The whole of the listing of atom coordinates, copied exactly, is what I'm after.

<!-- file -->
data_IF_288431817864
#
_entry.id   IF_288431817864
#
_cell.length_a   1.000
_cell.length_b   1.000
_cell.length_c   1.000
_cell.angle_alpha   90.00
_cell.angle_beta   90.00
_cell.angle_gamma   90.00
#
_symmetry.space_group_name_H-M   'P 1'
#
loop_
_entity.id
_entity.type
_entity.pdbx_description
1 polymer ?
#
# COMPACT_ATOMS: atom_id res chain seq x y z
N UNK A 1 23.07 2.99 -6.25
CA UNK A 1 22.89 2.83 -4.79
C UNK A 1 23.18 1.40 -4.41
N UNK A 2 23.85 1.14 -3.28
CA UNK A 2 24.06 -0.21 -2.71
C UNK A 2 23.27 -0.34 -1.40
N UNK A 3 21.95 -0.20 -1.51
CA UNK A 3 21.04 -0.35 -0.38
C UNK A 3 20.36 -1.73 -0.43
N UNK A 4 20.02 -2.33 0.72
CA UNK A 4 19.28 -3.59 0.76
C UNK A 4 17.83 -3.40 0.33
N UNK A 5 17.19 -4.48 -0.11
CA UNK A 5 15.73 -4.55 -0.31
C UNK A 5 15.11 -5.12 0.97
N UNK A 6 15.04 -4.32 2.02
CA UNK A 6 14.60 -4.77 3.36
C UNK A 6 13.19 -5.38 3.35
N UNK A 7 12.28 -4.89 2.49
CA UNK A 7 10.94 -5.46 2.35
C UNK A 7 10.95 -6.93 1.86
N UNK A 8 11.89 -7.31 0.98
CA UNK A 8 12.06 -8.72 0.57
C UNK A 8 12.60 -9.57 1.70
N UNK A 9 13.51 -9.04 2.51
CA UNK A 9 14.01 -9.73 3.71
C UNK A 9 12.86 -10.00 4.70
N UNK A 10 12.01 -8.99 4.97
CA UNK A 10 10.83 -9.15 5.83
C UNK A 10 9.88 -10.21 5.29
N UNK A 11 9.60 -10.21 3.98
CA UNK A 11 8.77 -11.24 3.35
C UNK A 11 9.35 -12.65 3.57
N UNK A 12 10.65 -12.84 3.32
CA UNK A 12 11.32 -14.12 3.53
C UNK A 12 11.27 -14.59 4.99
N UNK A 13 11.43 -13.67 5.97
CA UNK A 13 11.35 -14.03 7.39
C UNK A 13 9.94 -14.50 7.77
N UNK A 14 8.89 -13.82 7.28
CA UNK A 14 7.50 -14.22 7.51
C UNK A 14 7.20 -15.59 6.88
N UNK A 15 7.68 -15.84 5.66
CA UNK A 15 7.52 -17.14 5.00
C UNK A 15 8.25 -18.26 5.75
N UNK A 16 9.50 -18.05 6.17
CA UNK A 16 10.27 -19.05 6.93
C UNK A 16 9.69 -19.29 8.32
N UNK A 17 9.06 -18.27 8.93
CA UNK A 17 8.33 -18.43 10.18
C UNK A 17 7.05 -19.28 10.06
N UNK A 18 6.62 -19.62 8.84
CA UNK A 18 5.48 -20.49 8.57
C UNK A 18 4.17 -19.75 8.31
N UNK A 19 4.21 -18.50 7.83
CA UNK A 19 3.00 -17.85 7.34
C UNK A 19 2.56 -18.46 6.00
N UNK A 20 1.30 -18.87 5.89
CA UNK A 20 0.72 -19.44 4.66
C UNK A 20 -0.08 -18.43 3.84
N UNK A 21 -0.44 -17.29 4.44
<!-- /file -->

data_IF_288431817864
#
_entry.id   IF_288431817864
#
_cell.length_a   1.000
_cell.length_b   1.000
_cell.length_c   1.000
_cell.angle_alpha   90.00
_cell.angle_beta   90.00
_cell.angle_gamma   90.00
#
_symmetry.space_group_name_H-M   'P 1'
#
loop_
_entity.id
_entity.type
_entity.pdbx_description
1 polymer ?
#
# COMPACT_ATOMS: atom_id res chain seq x y z
N UNK A 1 23.07 2.99 -6.25
CA UNK A 1 22.89 2.83 -4.79
C UNK A 1 23.18 1.40 -4.41
N UNK A 2 23.85 1.14 -3.28
CA UNK A 2 24.06 -0.21 -2.71
C UNK A 2 23.27 -0.34 -1.40
N UNK A 3 21.95 -0.20 -1.51
CA UNK A 3 21.04 -0.35 -0.38
C UNK A 3 20.36 -1.73 -0.43
N UNK A 4 20.02 -2.33 0.72
CA UNK A 4 19.28 -3.59 0.76
C UNK A 4 17.83 -3.40 0.33
N UNK A 5 17.19 -4.48 -0.11
CA UNK A 5 15.73 -4.55 -0.31
C UNK A 5 15.11 -5.12 0.97
N UNK A 6 15.04 -4.32 2.02
CA UNK A 6 14.60 -4.77 3.36
C UNK A 6 13.19 -5.38 3.35
N UNK A 7 12.28 -4.89 2.49
CA UNK A 7 10.94 -5.46 2.35
C UNK A 7 10.95 -6.93 1.86
N UNK A 8 11.89 -7.31 0.98
CA UNK A 8 12.06 -8.72 0.57
C UNK A 8 12.60 -9.57 1.70
N UNK A 9 13.51 -9.04 2.51
CA UNK A 9 14.01 -9.73 3.71
C UNK A 9 12.86 -10.00 4.70
N UNK A 10 12.01 -8.99 4.97
CA UNK A 10 10.83 -9.15 5.83
C UNK A 10 9.88 -10.21 5.29
N UNK A 11 9.60 -10.21 3.98
CA UNK A 11 8.77 -11.24 3.35
C UNK A 11 9.35 -12.65 3.57
N UNK A 12 10.65 -12.84 3.32
CA UNK A 12 11.32 -14.12 3.53
C UNK A 12 11.27 -14.59 4.99
N UNK A 13 11.43 -13.67 5.97
CA UNK A 13 11.35 -14.03 7.39
C UNK A 13 9.94 -14.50 7.77
N UNK A 14 8.89 -13.82 7.28
CA UNK A 14 7.50 -14.22 7.51
C UNK A 14 7.20 -15.59 6.88
N UNK A 15 7.68 -15.84 5.66
CA UNK A 15 7.52 -17.14 5.00
C UNK A 15 8.25 -18.26 5.75
N UNK A 16 9.50 -18.05 6.17
CA UNK A 16 10.27 -19.05 6.93
C UNK A 16 9.69 -19.29 8.32
N UNK A 17 9.06 -18.27 8.93
CA UNK A 17 8.33 -18.43 10.18
C UNK A 17 7.05 -19.28 10.06
N UNK A 18 6.62 -19.62 8.84
CA UNK A 18 5.48 -20.49 8.57
C UNK A 18 4.17 -19.75 8.31
N UNK A 19 4.21 -18.50 7.83
CA UNK A 19 3.00 -17.85 7.34
C UNK A 19 2.56 -18.46 6.00
N UNK A 20 1.30 -18.87 5.89
CA UNK A 20 0.72 -19.44 4.66
C UNK A 20 -0.08 -18.43 3.84
N UNK A 21 -0.44 -17.29 4.44